Sunlight in his eyes.
She was an uninspired girl, and he had sunlight in his eyes. She was quiet and hid in the corners of rooms, shadows fell over her face and people’s eyes passed over her in a crowd.
She faded into the wall behind her, and her voice was like the bubbling of a spring; soft and gentle and mere background noise.
She watched his movements, the way his feet seemed to never touch the ground, but fly over it. The way his body flowed, in synchrony with itself. She found it so hard to synchronise her mind and her body together. Her mind saw one thing, but her body did the opposite. And how did he twist like that, duck so smoothly, double over laughing while balancing a tray in one outstretched hand.
She knew what he was like. He was like those cartoons of dancers, bending over and looping while balancing hundreds of things on all the points of their bodies.
And she was attracted to his bronze muscles. The way his cheekbones glowed under the warm light of the kitchen, and when he opened his mouth wide to let the laughter gush out, his teeth were so pearly and white, their edges so straight.
Sometimes in her room when she was writing she heard him laugh outside, and helplessly she giggled. Her body responded to him. Her brain gravitated towards him, he made her react.
That is what it was. He made her react, at a time when reacting to things was so hard and so much effort.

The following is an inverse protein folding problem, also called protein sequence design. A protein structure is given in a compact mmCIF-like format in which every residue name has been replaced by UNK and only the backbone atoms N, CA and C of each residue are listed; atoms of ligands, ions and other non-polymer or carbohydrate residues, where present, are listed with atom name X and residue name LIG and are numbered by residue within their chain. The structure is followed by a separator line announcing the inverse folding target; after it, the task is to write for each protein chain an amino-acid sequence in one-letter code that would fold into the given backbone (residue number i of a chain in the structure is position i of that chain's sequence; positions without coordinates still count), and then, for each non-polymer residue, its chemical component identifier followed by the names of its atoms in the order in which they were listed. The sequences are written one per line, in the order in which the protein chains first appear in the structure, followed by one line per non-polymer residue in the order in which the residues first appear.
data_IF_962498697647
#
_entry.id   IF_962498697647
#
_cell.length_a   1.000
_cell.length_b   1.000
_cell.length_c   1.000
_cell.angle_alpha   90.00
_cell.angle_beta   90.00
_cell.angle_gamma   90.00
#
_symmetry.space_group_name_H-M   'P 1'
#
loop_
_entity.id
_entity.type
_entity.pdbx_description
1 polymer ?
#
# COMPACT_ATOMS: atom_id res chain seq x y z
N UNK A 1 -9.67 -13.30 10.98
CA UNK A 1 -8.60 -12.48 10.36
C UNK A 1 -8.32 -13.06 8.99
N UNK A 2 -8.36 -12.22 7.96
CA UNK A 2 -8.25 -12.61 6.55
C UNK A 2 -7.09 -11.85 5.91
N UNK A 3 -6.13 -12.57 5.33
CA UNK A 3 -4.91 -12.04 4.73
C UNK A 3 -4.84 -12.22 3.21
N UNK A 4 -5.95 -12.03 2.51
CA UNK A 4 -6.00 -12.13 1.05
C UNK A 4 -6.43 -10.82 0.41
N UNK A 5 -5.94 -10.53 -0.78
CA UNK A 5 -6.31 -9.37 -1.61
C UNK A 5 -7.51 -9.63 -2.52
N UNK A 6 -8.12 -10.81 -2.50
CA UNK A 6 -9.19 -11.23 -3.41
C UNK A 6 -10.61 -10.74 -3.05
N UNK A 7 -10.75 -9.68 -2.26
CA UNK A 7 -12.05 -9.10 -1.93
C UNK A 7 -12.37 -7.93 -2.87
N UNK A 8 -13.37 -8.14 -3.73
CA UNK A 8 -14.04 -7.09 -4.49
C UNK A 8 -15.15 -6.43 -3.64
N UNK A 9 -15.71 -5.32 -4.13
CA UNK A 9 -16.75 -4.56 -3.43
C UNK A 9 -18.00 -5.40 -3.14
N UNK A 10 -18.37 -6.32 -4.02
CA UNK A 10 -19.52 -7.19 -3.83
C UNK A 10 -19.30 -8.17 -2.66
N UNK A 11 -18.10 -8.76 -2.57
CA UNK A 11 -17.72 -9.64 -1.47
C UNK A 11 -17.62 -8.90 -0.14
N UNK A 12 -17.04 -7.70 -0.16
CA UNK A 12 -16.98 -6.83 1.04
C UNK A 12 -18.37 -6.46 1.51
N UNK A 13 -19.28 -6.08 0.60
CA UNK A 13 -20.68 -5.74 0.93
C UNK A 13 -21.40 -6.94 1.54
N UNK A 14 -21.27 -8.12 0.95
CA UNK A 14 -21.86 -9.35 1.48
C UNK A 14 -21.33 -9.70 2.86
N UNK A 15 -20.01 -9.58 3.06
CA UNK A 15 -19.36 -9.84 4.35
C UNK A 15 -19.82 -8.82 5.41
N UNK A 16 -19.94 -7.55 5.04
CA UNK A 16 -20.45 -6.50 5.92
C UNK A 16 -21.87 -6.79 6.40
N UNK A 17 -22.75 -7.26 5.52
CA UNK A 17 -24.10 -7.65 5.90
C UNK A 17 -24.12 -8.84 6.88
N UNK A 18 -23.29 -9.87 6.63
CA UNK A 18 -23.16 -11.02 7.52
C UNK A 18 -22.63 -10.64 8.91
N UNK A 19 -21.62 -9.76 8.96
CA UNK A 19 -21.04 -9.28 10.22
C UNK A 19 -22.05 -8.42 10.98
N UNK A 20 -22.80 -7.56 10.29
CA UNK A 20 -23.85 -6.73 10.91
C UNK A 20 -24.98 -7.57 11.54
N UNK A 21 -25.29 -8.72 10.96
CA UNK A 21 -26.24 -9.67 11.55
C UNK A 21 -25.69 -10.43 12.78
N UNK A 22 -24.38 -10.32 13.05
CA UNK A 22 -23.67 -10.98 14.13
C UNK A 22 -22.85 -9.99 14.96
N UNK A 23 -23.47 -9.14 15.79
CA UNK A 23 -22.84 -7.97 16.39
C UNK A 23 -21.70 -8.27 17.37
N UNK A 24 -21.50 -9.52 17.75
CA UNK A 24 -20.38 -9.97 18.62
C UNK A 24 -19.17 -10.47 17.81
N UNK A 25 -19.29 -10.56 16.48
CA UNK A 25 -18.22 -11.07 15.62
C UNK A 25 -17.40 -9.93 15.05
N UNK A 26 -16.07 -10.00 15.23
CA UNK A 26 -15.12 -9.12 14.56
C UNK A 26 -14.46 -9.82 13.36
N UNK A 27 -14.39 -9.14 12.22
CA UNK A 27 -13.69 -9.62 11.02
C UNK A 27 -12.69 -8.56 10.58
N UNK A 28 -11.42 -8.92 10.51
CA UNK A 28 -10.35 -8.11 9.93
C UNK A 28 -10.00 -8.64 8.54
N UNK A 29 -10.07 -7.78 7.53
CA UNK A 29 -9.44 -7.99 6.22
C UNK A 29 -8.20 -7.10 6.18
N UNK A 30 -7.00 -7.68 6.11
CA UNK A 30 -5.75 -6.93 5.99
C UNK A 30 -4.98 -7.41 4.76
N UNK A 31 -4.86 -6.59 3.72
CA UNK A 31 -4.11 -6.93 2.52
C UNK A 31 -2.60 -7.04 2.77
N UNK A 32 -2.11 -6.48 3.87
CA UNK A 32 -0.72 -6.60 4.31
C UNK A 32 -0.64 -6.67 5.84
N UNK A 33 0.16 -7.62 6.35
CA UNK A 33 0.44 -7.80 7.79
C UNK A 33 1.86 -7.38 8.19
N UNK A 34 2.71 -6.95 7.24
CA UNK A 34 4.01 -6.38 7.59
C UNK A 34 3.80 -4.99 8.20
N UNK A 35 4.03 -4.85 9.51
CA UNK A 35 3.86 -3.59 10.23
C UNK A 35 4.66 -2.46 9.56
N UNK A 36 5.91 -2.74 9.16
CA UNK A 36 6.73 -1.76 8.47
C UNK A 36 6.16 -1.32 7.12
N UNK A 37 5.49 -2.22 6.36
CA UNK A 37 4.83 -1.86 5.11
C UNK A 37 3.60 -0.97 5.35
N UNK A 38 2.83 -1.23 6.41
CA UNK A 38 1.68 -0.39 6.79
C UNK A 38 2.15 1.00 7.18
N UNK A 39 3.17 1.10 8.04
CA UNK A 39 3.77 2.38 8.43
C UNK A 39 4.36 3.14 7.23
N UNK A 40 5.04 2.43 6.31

He teased the smile out of her, he brought the tears to her eyes, he made her heart palpitate, and her hands hot and sticky.
But he didn’t know this, and this fact made her even more withdrawn. Her feet were desperate to dance on the grass like his brown ones did, but they stayed put under her desk, folded neatly together, tapping gently to the rhythm of his.
She wrote his name on the back of her Biology text.
I think I am in love with you, Damon Ludwig.
She stared out of the window, where she could see her little sister, a tiny wisp of a girl, but like the rays of morning sunshine flooding the shadows of the night, dancing away on the wet wintery grass, and Tristan, huddled on the wall, his golden curls peeping out from under his heavy woollen winter hat. And George, smoking over the fence, and the fire in the centre of the Ludwig’s’ garden next door, and Damon Ludwig, poking the fire with a metal rod, feeding it so it cackled and rose higher, his legs moving back and forth with his motions…
Her pencil scraped the paper and dug into it so hard it broke through and made a small marked dent in the wood underneath, and Damon glanced up through his shock of jet black hair, right up into her window.
N.B. This is for my novel. Characterisation, I think. But it’s more like a love story, even though my novel is not a love story. This love story between two of my dearest characters is dear to my heart.